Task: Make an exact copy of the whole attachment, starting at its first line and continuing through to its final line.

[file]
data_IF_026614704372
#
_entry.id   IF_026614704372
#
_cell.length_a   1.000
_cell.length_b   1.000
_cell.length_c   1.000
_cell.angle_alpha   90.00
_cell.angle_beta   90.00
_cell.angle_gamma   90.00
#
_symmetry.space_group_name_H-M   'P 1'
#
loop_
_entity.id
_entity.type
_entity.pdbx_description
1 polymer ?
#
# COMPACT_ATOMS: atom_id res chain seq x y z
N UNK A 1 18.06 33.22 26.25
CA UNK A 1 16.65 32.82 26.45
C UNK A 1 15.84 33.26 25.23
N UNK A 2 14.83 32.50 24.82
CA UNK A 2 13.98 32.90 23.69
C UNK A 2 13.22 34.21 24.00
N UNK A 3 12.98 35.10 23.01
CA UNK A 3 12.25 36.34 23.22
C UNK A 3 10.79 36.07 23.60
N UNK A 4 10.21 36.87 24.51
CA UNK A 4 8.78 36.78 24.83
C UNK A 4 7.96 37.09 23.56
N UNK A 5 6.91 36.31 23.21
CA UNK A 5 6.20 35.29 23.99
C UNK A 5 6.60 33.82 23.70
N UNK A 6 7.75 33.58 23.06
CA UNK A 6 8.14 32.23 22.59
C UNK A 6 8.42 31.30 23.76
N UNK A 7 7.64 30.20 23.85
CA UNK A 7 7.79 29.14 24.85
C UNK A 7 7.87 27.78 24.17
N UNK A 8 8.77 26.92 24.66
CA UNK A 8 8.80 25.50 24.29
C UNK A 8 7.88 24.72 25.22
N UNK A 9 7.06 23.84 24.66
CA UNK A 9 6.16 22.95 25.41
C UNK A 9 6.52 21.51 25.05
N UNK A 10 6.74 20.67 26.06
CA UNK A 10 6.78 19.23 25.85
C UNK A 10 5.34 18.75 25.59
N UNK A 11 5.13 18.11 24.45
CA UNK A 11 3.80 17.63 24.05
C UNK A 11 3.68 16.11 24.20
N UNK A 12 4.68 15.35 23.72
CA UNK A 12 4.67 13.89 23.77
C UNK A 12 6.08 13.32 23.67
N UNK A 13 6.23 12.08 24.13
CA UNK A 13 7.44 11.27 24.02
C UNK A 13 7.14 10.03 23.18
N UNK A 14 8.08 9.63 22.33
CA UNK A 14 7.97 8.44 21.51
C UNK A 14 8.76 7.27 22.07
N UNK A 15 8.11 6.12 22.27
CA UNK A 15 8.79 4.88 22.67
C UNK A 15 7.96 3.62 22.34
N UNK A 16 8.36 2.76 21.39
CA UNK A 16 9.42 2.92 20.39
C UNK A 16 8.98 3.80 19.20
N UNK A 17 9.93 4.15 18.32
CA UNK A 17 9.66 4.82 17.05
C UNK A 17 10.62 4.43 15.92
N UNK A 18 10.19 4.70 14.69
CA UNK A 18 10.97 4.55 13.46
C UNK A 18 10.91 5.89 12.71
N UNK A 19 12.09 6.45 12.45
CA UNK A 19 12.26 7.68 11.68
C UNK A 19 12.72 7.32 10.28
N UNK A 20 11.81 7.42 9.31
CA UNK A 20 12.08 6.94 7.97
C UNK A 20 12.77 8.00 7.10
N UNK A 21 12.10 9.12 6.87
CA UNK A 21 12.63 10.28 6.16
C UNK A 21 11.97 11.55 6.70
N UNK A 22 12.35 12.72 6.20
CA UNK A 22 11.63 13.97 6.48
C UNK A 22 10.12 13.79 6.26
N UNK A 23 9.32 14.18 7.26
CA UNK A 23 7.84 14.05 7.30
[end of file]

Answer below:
data_IF_026614704372
#
_entry.id   IF_026614704372
#
_cell.length_a   1.000
_cell.length_b   1.000
_cell.length_c   1.000
_cell.angle_alpha   90.00
_cell.angle_beta   90.00
_cell.angle_gamma   90.00
#
_symmetry.space_group_name_H-M   'P 1'
#
loop_
_entity.id
_entity.type
_entity.pdbx_description
1 polymer ?
#
# COMPACT_ATOMS: atom_id res chain seq x y z
N UNK A 1 18.06 33.22 26.25
CA UNK A 1 16.65 32.82 26.45
C UNK A 1 15.84 33.26 25.23
N UNK A 2 14.83 32.50 24.82
CA UNK A 2 13.98 32.90 23.69
C UNK A 2 13.22 34.21 24.00
N UNK A 3 12.98 35.10 23.01
CA UNK A 3 12.25 36.34 23.22
C UNK A 3 10.79 36.07 23.60
N UNK A 4 10.21 36.87 24.51
CA UNK A 4 8.78 36.78 24.83
C UNK A 4 7.96 37.09 23.56
N UNK A 5 6.91 36.31 23.21
CA UNK A 5 6.20 35.29 23.99
C UNK A 5 6.60 33.82 23.70
N UNK A 6 7.75 33.58 23.06
CA UNK A 6 8.14 32.23 22.59
C UNK A 6 8.42 31.30 23.76
N UNK A 7 7.64 30.20 23.85
CA UNK A 7 7.79 29.14 24.85
C UNK A 7 7.87 27.78 24.17
N UNK A 8 8.77 26.92 24.66
CA UNK A 8 8.80 25.50 24.29
C UNK A 8 7.88 24.72 25.22
N UNK A 9 7.06 23.84 24.66
CA UNK A 9 6.16 22.95 25.41
C UNK A 9 6.52 21.51 25.05
N UNK A 10 6.74 20.67 26.06
CA UNK A 10 6.78 19.23 25.85
C UNK A 10 5.34 18.75 25.59
N UNK A 11 5.13 18.11 24.45
CA UNK A 11 3.80 17.63 24.05
C UNK A 11 3.68 16.11 24.20
N UNK A 12 4.68 15.35 23.72
CA UNK A 12 4.67 13.89 23.77
C UNK A 12 6.08 13.32 23.67
N UNK A 13 6.23 12.08 24.13
CA UNK A 13 7.44 11.27 24.02
C UNK A 13 7.14 10.03 23.18
N UNK A 14 8.08 9.63 22.33
CA UNK A 14 7.97 8.44 21.51
C UNK A 14 8.76 7.27 22.07
N UNK A 15 8.11 6.12 22.27
CA UNK A 15 8.79 4.88 22.67
C UNK A 15 7.96 3.62 22.34
N UNK A 16 8.36 2.76 21.39
CA UNK A 16 9.42 2.92 20.39
C UNK A 16 8.98 3.80 19.20
N UNK A 17 9.93 4.15 18.32
CA UNK A 17 9.66 4.82 17.05
C UNK A 17 10.62 4.43 15.92
N UNK A 18 10.19 4.70 14.69
CA UNK A 18 10.97 4.55 13.46
C UNK A 18 10.91 5.89 12.71
N UNK A 19 12.09 6.45 12.45
CA UNK A 19 12.26 7.68 11.68
C UNK A 19 12.72 7.32 10.28
N UNK A 20 11.81 7.42 9.31
CA UNK A 20 12.08 6.94 7.97
C UNK A 20 12.77 8.00 7.10
N UNK A 21 12.10 9.12 6.87
CA UNK A 21 12.63 10.28 6.16
C UNK A 21 11.97 11.55 6.70
N UNK A 22 12.35 12.72 6.20
CA UNK A 22 11.63 13.97 6.48
C UNK A 22 10.12 13.79 6.26
N UNK A 23 9.32 14.18 7.26
CA UNK A 23 7.84 14.05 7.30